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Thread: contrast ranges

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    contrast ranges

    in simple terms of low/medium/high, can someone explain what level of contrast is required for van dyke and cyanotype printing

    thnx
    Ray

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    Quote Originally Posted by Ray Heath View Post
    in simple terms of low/medium/high, can someone explain what level of contrast is required for van dyke and cyanotype printing

    thnx
    Ray
    cyanotpe -- medium contrast, or negative with a DR of about 1.5

    vandyke -- very high, negative with a DR of about 2.2.

    Sandy King

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    thnx Sandy, concise and to the point as requested

    a further question, it seems to me that alternative prints often have poor tonality, PD/PTs usually look flat, cyanotypes usually look too harsh

    so, is the poor tonality because the wrong type of negative is used, or are the results just how it is for alternative printing methods?

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    DrPablo's Avatar
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    Ray, I don't have much experience with this, but in my cyanotyping I invariably get better results with high contrast negatives as long as the contrast isn't extreme. For the extreme contrast negatives, I have been getting good results by grossly overexposing the cyanotype, then either bleaching it with a dunk in a weak alkali (I use household ammonia in water), or brushing the weak alkali over the areas that are too dark using a watercolor brush.
    Paul

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    Jim Noel's Avatar
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    If the of the negative does not match the process, and some kind of contrast alteration is not used, the print will be either too flat or too contrasty. Bleaching back works, but a proper negative works better and more consistently.
    [FONT=Comic Sans MS]Films NOT Dead - Just getting fixed![/FONT]

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    Vaughn's Avatar
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    Quote Originally Posted by Ray Heath View Post
    thnx Sandy, concise and to the point as requested

    a further question, it seems to me that alternative prints often have poor tonality, PD/PTs usually look flat, cyanotypes usually look too harsh

    so, is the poor tonality because the wrong type of negative is used, or are the results just how it is for alternative printing methods?
    Silver prints poorly made also can be of poor tonality, flat or harsh. Try to find some alt prints made by those who know what they are doing (the real thing -- not on a computer screen or in a book). Because alt printing has so many variables left up to the artist (as opposed to the relatively straight-forward off-the-shelf silver gelatin process) it takes one a while to control all the variables to produce good work.

    Many experienced silver printers dabble in alt printing, then get turned off by their sub-standard results...forgetting that their first negatives and silver prints were probably not all that hot either.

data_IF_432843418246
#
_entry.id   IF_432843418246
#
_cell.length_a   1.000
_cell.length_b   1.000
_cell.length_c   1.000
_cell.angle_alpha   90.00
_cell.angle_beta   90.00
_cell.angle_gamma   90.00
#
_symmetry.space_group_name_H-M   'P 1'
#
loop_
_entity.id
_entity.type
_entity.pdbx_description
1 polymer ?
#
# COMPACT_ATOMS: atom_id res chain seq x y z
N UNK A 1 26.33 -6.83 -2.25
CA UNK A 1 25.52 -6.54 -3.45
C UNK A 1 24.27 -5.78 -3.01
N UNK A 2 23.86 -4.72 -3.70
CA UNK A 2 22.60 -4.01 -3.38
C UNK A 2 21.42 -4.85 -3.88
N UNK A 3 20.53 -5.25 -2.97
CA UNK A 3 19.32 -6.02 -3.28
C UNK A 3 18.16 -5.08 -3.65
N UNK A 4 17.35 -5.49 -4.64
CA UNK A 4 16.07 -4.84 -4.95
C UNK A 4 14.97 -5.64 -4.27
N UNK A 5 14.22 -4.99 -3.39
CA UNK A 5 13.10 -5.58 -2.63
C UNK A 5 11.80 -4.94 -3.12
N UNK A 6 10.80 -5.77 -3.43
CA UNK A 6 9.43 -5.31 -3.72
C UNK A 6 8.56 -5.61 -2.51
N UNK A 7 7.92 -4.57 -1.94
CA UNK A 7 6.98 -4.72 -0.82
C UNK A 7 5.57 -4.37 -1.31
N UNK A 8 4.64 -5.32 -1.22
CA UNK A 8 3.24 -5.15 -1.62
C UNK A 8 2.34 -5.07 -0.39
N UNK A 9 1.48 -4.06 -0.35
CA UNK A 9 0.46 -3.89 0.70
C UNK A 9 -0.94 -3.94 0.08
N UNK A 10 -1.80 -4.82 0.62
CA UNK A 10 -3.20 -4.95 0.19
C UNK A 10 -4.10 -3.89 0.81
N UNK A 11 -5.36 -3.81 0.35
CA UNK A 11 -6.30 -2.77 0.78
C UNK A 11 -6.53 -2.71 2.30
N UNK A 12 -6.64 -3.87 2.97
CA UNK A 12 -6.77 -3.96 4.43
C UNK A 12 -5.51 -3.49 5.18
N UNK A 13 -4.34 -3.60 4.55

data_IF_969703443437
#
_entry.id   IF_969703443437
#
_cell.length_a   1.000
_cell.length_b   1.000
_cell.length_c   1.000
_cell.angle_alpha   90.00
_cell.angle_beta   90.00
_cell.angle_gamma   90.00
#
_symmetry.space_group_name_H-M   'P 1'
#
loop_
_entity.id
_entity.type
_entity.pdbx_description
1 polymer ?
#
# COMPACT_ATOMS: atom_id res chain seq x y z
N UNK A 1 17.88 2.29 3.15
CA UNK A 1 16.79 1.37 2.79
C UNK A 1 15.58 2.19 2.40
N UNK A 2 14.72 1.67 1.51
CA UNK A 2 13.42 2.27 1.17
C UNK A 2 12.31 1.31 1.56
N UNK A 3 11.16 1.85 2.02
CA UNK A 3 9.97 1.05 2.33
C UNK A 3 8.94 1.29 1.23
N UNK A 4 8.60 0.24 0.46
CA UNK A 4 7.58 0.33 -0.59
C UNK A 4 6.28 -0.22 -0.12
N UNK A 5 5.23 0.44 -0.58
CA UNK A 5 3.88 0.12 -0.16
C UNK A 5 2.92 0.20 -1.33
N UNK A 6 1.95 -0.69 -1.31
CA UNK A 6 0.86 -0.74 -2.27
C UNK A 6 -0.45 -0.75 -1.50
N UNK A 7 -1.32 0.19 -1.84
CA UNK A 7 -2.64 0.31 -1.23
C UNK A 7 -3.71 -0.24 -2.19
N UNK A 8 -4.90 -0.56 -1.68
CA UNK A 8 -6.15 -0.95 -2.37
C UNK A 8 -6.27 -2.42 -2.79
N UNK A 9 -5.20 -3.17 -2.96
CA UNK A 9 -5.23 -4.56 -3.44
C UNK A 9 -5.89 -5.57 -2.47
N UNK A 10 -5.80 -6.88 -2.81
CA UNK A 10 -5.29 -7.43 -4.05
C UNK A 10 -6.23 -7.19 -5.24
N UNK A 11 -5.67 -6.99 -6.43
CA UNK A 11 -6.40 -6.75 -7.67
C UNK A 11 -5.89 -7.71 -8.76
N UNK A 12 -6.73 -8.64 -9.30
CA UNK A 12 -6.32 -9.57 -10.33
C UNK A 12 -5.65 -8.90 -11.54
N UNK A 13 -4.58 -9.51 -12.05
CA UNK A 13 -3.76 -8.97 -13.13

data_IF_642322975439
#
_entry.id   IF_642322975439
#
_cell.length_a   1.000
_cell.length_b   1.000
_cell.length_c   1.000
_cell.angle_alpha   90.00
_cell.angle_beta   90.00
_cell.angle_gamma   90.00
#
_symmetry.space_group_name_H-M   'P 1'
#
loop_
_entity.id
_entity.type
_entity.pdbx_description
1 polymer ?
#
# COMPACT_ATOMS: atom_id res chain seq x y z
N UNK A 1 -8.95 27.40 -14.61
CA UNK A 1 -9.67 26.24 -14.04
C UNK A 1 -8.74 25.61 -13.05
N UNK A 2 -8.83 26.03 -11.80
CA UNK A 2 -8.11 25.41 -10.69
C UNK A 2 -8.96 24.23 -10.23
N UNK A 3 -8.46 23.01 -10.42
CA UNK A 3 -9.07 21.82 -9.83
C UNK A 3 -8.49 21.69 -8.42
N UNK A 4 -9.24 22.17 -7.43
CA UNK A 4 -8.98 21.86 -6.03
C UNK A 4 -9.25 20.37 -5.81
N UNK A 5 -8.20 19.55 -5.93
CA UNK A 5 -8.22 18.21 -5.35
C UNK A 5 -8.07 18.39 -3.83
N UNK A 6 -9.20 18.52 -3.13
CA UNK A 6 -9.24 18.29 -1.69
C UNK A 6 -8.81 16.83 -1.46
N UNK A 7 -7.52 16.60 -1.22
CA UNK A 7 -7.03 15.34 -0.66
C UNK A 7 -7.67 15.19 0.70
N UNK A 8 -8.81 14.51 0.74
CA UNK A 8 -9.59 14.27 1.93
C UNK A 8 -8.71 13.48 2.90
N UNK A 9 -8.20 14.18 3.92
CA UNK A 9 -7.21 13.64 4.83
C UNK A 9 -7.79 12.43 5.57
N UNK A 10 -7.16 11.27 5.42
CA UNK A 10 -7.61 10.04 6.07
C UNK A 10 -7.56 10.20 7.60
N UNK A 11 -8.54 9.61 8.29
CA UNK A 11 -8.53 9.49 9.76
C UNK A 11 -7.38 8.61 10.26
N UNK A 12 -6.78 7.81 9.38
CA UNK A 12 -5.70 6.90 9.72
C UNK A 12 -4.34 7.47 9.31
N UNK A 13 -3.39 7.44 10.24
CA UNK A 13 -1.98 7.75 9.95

Perhaps someone in NSW can point you in a direction of where to find some quality alt prints to see.

    Vaughn

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    Quote Originally Posted by Ray Heath View Post

    a further question, it seems to me that alternative prints often have poor tonality, PD/PTs usually look flat, cyanotypes usually look too harsh

    so, is the poor tonality because the wrong type of negative is used, or are the results just how it is for alternative printing methods?
    Platinum prints neither have the same dmax, nor are their whites so bright as in gelsilver. So if you don't get right, they look flat (as do, in my opinion, quite some historical pt prints, as I recall from a visit in the national portrait gallery in London). However, they excell in the range of tones in between, they are, as other siderotypes (metal salt prints), also cyanotypes, able to produce prints prints from which the light seems to emanate, with what many people associate with the quality of a drawing, soft and beautiful.

    In my view, the contrasty qualities of traditional silverprints many people look for are the result that historically viewers got used to their reduced tonalities.

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    Cyanotype with high contrast negatives

    You may try to develop in weak acetic or citric acid. Even put 40% citric acid in the coating solution (start with 1 drop 40% citric acid per 10 drops of coating solution) to get a low contrast emulsion with Cyanotypes. The DR required for my New Cyanotypes is log 2.4 which is on par with Vandyke, Albumen or Salt Prints...

    Regards,
    Loris.

    Quote Originally Posted by DrPablo View Post
    Ray, I don't have much experience with this, but in my cyanotyping I invariably get better results with high contrast negatives as long as the contrast isn't extreme. For the extreme contrast negatives, I have been getting good results by grossly overexposing the cyanotype, then either bleaching it with a dunk in a weak alkali (I use household ammonia in water), or brushing the weak alkali over the areas that are too dark using a watercolor brush.



 

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